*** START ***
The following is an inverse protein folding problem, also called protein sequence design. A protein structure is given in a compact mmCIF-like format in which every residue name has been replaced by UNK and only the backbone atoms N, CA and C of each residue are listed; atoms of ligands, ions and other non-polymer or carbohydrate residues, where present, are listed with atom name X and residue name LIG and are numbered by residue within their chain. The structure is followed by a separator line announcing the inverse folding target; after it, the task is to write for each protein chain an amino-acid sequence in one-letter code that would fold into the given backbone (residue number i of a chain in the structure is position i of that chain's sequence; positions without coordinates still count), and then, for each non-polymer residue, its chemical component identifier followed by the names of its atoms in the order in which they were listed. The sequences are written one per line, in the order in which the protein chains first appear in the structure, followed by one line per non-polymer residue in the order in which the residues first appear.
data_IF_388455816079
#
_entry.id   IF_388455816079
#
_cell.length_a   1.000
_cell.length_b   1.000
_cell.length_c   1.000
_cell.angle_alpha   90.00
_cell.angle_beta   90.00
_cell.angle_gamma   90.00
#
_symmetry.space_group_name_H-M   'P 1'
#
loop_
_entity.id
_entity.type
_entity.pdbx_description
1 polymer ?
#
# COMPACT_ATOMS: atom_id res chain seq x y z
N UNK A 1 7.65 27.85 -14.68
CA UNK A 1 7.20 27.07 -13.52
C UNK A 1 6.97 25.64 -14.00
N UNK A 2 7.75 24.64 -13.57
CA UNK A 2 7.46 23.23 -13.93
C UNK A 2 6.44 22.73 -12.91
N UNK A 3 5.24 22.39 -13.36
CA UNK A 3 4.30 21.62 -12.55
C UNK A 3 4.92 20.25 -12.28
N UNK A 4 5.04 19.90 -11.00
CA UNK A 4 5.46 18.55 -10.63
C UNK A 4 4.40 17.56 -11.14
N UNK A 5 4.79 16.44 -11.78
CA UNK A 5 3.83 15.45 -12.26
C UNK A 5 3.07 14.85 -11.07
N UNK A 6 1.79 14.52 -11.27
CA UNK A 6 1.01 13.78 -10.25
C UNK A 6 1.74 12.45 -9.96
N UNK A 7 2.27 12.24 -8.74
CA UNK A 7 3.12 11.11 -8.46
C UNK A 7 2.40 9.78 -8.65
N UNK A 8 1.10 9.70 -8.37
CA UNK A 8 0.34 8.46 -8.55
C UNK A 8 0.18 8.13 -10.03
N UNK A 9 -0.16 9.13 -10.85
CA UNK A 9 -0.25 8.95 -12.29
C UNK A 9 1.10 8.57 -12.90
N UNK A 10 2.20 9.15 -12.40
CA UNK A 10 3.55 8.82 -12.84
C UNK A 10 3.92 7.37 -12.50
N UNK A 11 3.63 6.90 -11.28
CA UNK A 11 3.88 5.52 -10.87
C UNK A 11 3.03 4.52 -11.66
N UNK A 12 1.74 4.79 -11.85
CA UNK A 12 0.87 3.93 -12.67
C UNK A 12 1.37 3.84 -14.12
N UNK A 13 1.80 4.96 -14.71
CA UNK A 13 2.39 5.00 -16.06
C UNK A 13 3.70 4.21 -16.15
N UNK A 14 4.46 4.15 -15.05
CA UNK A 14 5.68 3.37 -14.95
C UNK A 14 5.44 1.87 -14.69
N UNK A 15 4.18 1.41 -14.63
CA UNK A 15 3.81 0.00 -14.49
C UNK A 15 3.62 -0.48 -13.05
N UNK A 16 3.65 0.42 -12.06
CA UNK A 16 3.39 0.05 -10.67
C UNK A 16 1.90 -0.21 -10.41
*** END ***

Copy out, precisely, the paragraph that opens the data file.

The following is an inverse protein folding problem, also called protein sequence design. A protein structure is given in a compact mmCIF-like format in which every residue name has been replaced by UNK and only the backbone atoms N, CA and C of each residue are listed; atoms of ligands, ions and other non-polymer or carbohydrate residues, where present, are listed with atom name X and residue name LIG and are numbered by residue within their chain. The structure is followed by a separator line announcing the inverse folding target; after it, the task is to write for each protein chain an amino-acid sequence in one-letter code that would fold into the given backbone (residue number i of a chain in the structure is position i of that chain's sequence; positions without coordinates still count), and then, for each non-polymer residue, its chemical component identifier followed by the names of its atoms in the order in which they were listed. The sequences are written one per line, in the order in which the protein chains first appear in the structure, followed by one line per non-polymer residue in the order in which the residues first appear.